Co-authored with Mark Khalil
Deployment of renewables has been accelerating globally. In 2022, around 12% of electricity came from wind and solar, compared to less than 3% a decade ago. These resources offer access to low-cost clean energy – but only intermittently. Energy storage systems can capture excess renewable energy in times of abundance and discharge energy when sun and wind are scarce. Unfortunately, the development of storage assets has not kept pace with renewables, creating a massive storage gap. In this post, we will explore the storage gap and discuss three hypotheses on how it may get filled.
At the end of last year, the global supply of wind and solar stood at nearly 2 TW, while standalone batteries reached just over 50 GW (0.05 TW). Pumped-hydro offered another 175 GW (0.175 TW) of storage, though because of its required scale and siting restrictions, traditional pumped-hydro is limited in where and how quickly it can expand.
One way to understand the importance of closing the storage gap is to look at the disparity between power demand and supply of renewables throughout the day – the so-called “duck curve” (look at the yellow line to see the duck):
During daylight hours, there is often an excess of renewable energy, but when the sun sets, non-renewable sources have to quickly ramp up generation to meet demand. The sudden fluctuation poses a risk of grid instability if non-renewables cannot adjust in time. And the glut of power in the “belly of the duck” is so acute that there are increasingly frequent periods of negative electricity prices – even while prices remain high at other times. Energy storage offers a temporal bridge between times of abundance and scarcity of renewable energy, smoothing supply and demand and facilitating gains from trade across time.
The severity of the storage gap has created an opportunity to build transformational startups that will fundamentally change the shape of energy generation and distribution. As we look to invest in the space, we are exploring three hypotheses:
First, individual asset owners will aggregate their assets into networks instead of participating in storage markets themselves. Beyond storing energy for direct use, storage systems can create value by providing flexibility and ancillary services to the grid. However, most asset owners won’t have the expertise, resources, or risk tolerance to effectively take advantage of these capabilities on their own. Instead, they might opt to join a storage network where experts can virtually direct their assets and share the incremental value. Connecting storage assets could also unlock new services that no individual asset could offer, like access to different geographies depending on where the best opportunities are at a given time. Moreover, these virtualized networks can be agnostic with respect to the details of the underlying storage systems, enabling portfolios of batteries with different chemistries and non-stationary storage like EVs.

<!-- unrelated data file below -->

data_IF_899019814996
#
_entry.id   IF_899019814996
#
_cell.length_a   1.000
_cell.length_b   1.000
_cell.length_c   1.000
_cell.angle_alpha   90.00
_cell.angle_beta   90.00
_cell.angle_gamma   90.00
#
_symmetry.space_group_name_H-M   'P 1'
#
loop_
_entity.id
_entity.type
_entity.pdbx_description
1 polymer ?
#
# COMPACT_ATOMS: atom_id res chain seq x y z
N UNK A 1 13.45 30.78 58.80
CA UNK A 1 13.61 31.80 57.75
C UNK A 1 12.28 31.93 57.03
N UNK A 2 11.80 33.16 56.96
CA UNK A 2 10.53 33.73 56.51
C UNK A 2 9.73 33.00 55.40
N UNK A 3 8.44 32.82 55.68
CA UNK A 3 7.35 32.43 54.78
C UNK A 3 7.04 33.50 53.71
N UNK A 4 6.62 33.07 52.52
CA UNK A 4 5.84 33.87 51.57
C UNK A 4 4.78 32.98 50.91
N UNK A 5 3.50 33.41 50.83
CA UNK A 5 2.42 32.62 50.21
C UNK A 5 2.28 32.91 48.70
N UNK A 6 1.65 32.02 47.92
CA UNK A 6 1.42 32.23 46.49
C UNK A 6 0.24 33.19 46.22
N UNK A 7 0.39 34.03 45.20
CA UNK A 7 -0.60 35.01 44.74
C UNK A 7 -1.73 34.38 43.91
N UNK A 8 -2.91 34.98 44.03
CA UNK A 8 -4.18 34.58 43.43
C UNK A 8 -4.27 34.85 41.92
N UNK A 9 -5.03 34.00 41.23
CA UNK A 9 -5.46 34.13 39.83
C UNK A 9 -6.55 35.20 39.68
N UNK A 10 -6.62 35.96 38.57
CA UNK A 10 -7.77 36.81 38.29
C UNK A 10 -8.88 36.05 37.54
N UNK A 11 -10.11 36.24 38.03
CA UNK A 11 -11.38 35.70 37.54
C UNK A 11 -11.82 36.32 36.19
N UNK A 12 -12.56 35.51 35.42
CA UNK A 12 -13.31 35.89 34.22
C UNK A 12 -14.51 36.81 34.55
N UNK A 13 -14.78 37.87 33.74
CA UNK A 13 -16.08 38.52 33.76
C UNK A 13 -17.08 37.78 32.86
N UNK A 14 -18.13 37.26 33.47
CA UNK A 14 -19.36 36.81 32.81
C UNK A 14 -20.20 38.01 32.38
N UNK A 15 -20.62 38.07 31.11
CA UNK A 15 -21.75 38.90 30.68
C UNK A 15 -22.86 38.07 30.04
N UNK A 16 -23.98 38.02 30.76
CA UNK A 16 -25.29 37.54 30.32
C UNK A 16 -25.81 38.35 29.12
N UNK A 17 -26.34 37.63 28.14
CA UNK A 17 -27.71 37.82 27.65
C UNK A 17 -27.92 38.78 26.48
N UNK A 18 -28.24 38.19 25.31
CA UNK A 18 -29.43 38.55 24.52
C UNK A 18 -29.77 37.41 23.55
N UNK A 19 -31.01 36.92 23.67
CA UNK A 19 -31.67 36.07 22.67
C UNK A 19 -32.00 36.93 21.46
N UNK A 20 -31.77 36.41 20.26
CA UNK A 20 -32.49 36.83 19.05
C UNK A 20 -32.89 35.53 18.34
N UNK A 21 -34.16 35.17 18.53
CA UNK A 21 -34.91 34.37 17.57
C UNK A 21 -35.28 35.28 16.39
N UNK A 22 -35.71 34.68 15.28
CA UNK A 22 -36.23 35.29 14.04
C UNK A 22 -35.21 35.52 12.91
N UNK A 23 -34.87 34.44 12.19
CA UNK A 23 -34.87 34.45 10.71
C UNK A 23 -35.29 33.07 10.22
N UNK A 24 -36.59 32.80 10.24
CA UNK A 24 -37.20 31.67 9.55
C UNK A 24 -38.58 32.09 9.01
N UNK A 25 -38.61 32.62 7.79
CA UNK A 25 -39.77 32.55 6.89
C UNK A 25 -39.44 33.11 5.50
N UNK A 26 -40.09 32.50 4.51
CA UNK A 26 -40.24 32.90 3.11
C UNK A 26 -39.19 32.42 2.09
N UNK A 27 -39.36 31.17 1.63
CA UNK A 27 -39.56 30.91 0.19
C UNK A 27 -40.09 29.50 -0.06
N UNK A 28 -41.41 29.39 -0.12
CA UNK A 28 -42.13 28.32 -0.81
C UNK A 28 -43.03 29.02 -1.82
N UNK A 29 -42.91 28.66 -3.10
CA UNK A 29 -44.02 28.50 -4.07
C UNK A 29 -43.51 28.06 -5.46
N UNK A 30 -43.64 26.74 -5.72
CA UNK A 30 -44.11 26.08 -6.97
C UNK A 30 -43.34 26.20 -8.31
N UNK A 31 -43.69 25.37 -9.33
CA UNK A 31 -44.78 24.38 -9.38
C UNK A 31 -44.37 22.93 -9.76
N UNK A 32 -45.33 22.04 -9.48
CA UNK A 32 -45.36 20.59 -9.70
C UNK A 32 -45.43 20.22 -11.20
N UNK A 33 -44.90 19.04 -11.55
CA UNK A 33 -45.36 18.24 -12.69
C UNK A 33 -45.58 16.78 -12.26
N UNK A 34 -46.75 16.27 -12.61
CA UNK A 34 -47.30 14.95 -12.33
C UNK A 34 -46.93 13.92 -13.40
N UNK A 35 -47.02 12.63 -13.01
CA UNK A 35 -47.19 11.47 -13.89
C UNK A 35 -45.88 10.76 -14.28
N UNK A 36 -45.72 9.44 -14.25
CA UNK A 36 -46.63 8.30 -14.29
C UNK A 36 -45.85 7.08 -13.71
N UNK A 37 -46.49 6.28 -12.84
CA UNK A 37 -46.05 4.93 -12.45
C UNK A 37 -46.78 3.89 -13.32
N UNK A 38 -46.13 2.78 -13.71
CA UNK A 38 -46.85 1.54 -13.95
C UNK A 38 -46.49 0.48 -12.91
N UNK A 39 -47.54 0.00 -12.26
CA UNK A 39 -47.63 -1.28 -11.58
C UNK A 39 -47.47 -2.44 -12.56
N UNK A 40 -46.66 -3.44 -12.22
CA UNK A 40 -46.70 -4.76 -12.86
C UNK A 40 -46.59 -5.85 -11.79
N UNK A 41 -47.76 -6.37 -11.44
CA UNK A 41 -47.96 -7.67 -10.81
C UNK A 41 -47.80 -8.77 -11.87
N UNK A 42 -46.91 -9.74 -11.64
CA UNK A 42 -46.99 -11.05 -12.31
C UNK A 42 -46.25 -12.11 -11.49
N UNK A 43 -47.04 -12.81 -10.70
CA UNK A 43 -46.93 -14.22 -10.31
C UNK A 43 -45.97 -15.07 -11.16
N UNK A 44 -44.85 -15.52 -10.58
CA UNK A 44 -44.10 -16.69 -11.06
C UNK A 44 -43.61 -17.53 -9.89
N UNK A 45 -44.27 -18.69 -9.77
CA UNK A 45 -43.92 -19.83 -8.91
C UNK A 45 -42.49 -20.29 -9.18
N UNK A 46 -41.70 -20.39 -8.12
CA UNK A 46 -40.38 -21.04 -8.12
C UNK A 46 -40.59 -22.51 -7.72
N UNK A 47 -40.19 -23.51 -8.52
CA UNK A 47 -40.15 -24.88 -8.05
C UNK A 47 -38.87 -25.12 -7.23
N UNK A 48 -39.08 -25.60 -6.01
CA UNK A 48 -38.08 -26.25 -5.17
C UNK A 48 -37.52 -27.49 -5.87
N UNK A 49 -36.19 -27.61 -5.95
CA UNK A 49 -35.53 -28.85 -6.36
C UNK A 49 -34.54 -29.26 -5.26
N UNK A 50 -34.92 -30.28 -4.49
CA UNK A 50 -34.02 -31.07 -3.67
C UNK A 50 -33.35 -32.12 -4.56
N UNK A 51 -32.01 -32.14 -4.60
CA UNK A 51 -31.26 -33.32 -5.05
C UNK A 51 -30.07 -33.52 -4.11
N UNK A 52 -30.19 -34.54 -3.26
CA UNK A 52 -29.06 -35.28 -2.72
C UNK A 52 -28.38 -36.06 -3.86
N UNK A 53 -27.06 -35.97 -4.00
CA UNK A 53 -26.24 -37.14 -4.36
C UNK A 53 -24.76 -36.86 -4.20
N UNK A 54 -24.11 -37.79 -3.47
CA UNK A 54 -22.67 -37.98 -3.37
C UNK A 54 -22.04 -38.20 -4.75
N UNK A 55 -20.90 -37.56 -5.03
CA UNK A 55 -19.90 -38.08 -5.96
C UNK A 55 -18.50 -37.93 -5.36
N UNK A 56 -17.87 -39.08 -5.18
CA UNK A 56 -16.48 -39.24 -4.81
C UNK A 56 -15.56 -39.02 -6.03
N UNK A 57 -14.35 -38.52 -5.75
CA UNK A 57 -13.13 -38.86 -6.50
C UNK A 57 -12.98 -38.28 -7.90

Second, storage has the potential to grow most quickly in the commercial and industrial (C&I) market as a result of the strong value proposition to C&I customers and fewer barriers to entry. Downtime in industrial processes can be extremely costly, making on-site energy storage an attractive backup for when the grid is down. And as C&I companies increasingly add behind-the-meter assets like solar and EV charging infrastructure, synergies between storage and those other applications make storage all the more valuable. Furthermore, given their scale, C&I customers are well positioned to invest in the bi-directional interconnects that enable storage assets to interact with the grid – especially compared to residential customers who have to amortize the upfront cost of an interconnect over a smaller amount of storage. C&I also has the advantage of generally being located where there is more space available to safely site batteries, which could pose a fire risk in other settings.
Finally, lithium-ion batteries will remain hard to compete with directly, suggesting the best storage startups will either leverage lithium-ion technology or counterposition with features that lithium-ion structurally cannot offer. The cost curve for lithium-ion looks similar to solar, dropping ~97% in the last 30 years and ~80% in just the last 10 years. As we continue to manufacture lithium-ion batteries at larger scales, our production processes will become even more efficient, further driving down costs. Because lithium-ion is already on such a steep learning curve, competing approaches cannot just be 10% cheaper or more efficient – they will have to be radically better along some other dimension. Such an approach might look like thermal storage for industrial plants with large heat needs or safer indoor-friendly batteries for urban areas with higher fire risks.
Addressing the storage gap represents an opportunity to supercharge the value of renewables and benefit both individual energy users and the grid itself. We are excited about innovative storage solutions that aggregate decentralized assets into networks, focus on C&I, and either leverage lithium-ion or offer unique features that lithium-ion cannot. If you’re working on building this future, we would love to hear from you.